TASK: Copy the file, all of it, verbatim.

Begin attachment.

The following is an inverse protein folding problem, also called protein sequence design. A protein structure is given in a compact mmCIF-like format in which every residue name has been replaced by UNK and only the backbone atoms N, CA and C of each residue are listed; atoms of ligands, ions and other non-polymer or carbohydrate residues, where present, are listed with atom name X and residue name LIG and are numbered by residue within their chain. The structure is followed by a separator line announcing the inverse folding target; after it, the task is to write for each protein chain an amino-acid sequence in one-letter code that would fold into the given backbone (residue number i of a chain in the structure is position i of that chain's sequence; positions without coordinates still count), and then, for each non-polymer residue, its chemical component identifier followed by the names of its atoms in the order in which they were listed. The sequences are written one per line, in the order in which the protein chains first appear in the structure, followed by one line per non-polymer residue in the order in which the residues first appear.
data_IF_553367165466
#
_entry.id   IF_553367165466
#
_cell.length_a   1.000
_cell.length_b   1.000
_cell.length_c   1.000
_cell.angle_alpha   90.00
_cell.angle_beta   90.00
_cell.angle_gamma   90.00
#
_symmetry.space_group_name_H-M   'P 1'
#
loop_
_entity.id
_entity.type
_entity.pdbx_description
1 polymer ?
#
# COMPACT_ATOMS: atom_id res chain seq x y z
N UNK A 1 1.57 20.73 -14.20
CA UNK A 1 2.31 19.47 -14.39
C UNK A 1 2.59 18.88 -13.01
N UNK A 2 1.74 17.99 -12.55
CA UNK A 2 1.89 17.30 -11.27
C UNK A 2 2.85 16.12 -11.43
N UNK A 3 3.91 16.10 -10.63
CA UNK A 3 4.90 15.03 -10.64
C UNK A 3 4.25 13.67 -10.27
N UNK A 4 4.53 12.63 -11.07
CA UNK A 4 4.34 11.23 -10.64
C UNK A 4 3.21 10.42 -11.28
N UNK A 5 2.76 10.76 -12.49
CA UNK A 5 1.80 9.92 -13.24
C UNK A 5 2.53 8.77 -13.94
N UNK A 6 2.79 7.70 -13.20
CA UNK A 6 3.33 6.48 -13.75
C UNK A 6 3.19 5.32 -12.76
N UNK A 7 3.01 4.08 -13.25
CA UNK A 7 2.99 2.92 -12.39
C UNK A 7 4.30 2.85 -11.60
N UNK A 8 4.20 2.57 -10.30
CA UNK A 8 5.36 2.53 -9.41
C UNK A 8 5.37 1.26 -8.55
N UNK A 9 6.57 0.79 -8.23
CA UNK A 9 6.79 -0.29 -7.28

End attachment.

The following is an inverse protein folding problem, also called protein sequence design. A protein structure is given in a compact mmCIF-like format in which every residue name has been replaced by UNK and only the backbone atoms N, CA and C of each residue are listed; atoms of ligands, ions and other non-polymer or carbohydrate residues, where present, are listed with atom name X and residue name LIG and are numbered by residue within their chain. The structure is followed by a separator line announcing the inverse folding target; after it, the task is to write for each protein chain an amino-acid sequence in one-letter code that would fold into the given backbone (residue number i of a chain in the structure is position i of that chain's sequence; positions without coordinates still count), and then, for each non-polymer residue, its chemical component identifier followed by the names of its atoms in the order in which they were listed. The sequences are written one per line, in the order in which the protein chains first appear in the structure, followed by one line per non-polymer residue in the order in which the residues first appear.
data_IF_553367165466
#
_entry.id   IF_553367165466
#
_cell.length_a   1.000
_cell.length_b   1.000
_cell.length_c   1.000
_cell.angle_alpha   90.00
_cell.angle_beta   90.00
_cell.angle_gamma   90.00
#
_symmetry.space_group_name_H-M   'P 1'
#
loop_
_entity.id
_entity.type
_entity.pdbx_description
1 polymer ?
#
# COMPACT_ATOMS: atom_id res chain seq x y z
N UNK A 1 1.57 20.73 -14.20
CA UNK A 1 2.31 19.47 -14.39
C UNK A 1 2.59 18.88 -13.01
N UNK A 2 1.74 17.99 -12.55
CA UNK A 2 1.89 17.30 -11.27
C UNK A 2 2.85 16.12 -11.43
N UNK A 3 3.91 16.10 -10.63
CA UNK A 3 4.90 15.03 -10.64
C UNK A 3 4.25 13.67 -10.27
N UNK A 4 4.53 12.63 -11.07
CA UNK A 4 4.34 11.23 -10.64
C UNK A 4 3.21 10.42 -11.28
N UNK A 5 2.76 10.76 -12.49
CA UNK A 5 1.80 9.92 -13.24
C UNK A 5 2.53 8.77 -13.94
N UNK A 6 2.79 7.70 -13.20
CA UNK A 6 3.33 6.48 -13.75
C UNK A 6 3.19 5.32 -12.76
N UNK A 7 3.01 4.08 -13.25
CA UNK A 7 2.99 2.92 -12.39
C UNK A 7 4.30 2.85 -11.60
N UNK A 8 4.20 2.57 -10.30
CA UNK A 8 5.36 2.53 -9.41
C UNK A 8 5.37 1.26 -8.55
N UNK A 9 6.57 0.79 -8.23
CA UNK A 9 6.79 -0.29 -7.28